Kabel (typeface)

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Category Sans-serif
Classification Geometric sans-serif
Designer(s) Rudolf Koch
Foundry Gebr. Klingspor

Stempel Kabel

Shown here ITC Kabel

Kabel is a geometric sans-serif typeface designed by German typeface designer Rudolf Koch, and released by the Klingspor foundry in 1927. Today the typeface is licensed by the Elsner+Flake GbR foundry.


The face was not named after any specific cable, although the Zugspitze cable car had been completed in 1926, and a Berlin-Vienna facsimile telegraphy line opened in 1927. The name had techie cachet in its day (Piet Zwart's NKF kabel catalogue of 1927 is well-known) and is primarily metaphorical and allusive, a pun referring to both the monolinear construction of the face, and the role of type as a means of communication.

Like its contemporary Futura it bears influence of two earlier geometric sans-serif typefaces; the 1919 Feder Schrift, drawn by Jakob Erbar, and more so his 1922 design called Erbar. Still, Kabel is as much Expressionist as it is Modernist, and may be considered as a sans serif version of his 1922 Koch Antiqua, sharing many of its character shapes and proportions, most notably its peculiar 'g'. Stroke weights are more varied than most geometric sans-serifs, and the terminus of vertical strokes are cut to a near eight-degree angle. This has the effect of not quite sitting on the baseline and making for a more animated, less static feeling than Futura. Uppercase characters are broad and show influence of monumental roman capitals. The capital W has a superimposed, splayed structure similar to Garamond and the G has no terminal. Lowercase characters a, e, and g show a link with Carolingian script and Venetian old-style serif typefaces of the 15th century.

Victor Caruso's 1975 revival, licensed by D Stempel AG, for the International Typeface Corporation follows the formulary ITC approach of a dramatically increased x-height accompanied by multiple weights from Book to Ultra; this has also been resold under the name Koch Geometric.[1] Separately, Bhikkhu Pesala created the open-source revival Kabala, named after a Pāli word meaning 'a morsel of food' due to its intended use in Buddhist religious publications.[2] This release is inspired by the ITC weight set and structure, but adds a number of features including italics, small caps and combined characters.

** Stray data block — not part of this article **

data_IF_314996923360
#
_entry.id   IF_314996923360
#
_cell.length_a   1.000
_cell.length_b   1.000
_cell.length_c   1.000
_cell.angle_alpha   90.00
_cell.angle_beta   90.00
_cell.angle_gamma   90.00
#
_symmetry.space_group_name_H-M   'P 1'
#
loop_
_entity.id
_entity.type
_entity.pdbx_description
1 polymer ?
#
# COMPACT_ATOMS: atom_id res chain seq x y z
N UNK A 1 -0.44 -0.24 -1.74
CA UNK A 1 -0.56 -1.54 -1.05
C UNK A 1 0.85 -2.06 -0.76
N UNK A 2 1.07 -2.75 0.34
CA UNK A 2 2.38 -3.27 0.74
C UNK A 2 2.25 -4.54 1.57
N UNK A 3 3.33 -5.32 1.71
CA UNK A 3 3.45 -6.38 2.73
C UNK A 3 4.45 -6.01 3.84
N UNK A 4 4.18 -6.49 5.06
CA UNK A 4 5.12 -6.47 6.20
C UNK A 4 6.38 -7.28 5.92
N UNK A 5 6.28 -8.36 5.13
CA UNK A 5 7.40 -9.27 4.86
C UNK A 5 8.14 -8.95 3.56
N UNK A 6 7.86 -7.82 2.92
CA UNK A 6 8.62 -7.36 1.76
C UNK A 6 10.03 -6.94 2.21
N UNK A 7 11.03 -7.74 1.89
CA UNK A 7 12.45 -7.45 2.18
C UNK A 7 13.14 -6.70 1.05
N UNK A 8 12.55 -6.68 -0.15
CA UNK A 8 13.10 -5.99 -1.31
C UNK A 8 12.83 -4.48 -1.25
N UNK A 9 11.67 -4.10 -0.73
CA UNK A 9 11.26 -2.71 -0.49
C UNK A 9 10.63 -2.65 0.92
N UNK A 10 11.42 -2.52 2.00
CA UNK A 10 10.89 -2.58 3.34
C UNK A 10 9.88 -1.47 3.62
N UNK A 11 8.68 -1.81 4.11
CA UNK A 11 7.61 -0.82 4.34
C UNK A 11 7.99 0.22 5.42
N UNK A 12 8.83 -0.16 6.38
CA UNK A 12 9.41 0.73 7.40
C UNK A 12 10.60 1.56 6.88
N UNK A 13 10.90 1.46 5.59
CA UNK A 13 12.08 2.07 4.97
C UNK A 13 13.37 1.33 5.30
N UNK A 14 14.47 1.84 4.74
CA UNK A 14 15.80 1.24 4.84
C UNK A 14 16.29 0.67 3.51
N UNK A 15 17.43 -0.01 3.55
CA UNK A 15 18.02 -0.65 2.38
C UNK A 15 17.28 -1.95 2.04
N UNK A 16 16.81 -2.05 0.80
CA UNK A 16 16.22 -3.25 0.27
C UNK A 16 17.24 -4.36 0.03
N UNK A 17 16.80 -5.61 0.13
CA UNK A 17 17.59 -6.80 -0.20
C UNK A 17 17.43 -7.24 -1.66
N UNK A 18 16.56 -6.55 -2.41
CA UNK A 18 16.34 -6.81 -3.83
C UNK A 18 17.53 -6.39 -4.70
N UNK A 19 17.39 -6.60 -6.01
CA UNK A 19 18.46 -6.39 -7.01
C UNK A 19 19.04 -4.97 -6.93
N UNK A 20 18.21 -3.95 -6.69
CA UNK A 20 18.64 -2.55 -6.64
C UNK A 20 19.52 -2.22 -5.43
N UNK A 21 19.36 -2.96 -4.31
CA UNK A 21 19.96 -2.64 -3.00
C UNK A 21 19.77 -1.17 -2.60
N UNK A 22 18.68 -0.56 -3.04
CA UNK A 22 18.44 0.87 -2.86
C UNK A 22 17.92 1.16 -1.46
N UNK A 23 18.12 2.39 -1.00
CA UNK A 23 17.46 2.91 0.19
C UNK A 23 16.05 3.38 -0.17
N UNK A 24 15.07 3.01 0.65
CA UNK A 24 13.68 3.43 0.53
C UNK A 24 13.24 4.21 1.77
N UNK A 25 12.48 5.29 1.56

Prominent usage[edit]

Google's corporate typeface, 'Product Sans', has some similarities to Kabel, in particular the angled 'e', but other features such as the 'M' and 'g' are very different, resembling Helvetica or Futura.[6] Product Sans is a proprietary design not available for licensing.


  1. ^ "Koch Geometric". Fontsite. Retrieved 4 September 2015. 
  2. ^ Pesala, Bhikku. "Kabala". Retrieved 4 September 2015. 
  3. ^ DeLeone, Brad. "DeLeone Designs - Typographic Poster (Kabel)". DeLeone Designs. Retrieved 11 October 2014. 
  4. ^ Hudson, Rob (5 September 2013). "Yellow Submarine (1968) Opening Credits". Fonts In Use. Retrieved 12 October 2014. 
  5. ^ "Piggly Wiggly Font". Font Meme. Retrieved 12 October 2014. 
  6. ^ "Product Sans specimen" (PDF). Google. Retrieved 4 September 2015. 


  • Blackwell, Lewis. 20th Century Type. Yale University Press: 2004. ISBN 0-300-10073-6.
  • Fiedl, Frederich, Nicholas Ott and Bernard Stein. Typography: An Encyclopedic Survey of Type Design and Techniques Through History. Black Dog & Leventhal: 1998. ISBN 1-57912-023-7.
  • Jaspert, W. Pincus, W. Turner Berry and A.F. Johnson. The Encyclopædia of Type Faces. Blandford Press Lts.: 1953, 1983. ISBN 0-7137-1347-X.
  • Macmillan, Neil. An A–Z of Type Designers. Yale University Press: 2006. ISBN 0-300-11151-7.

External links[edit]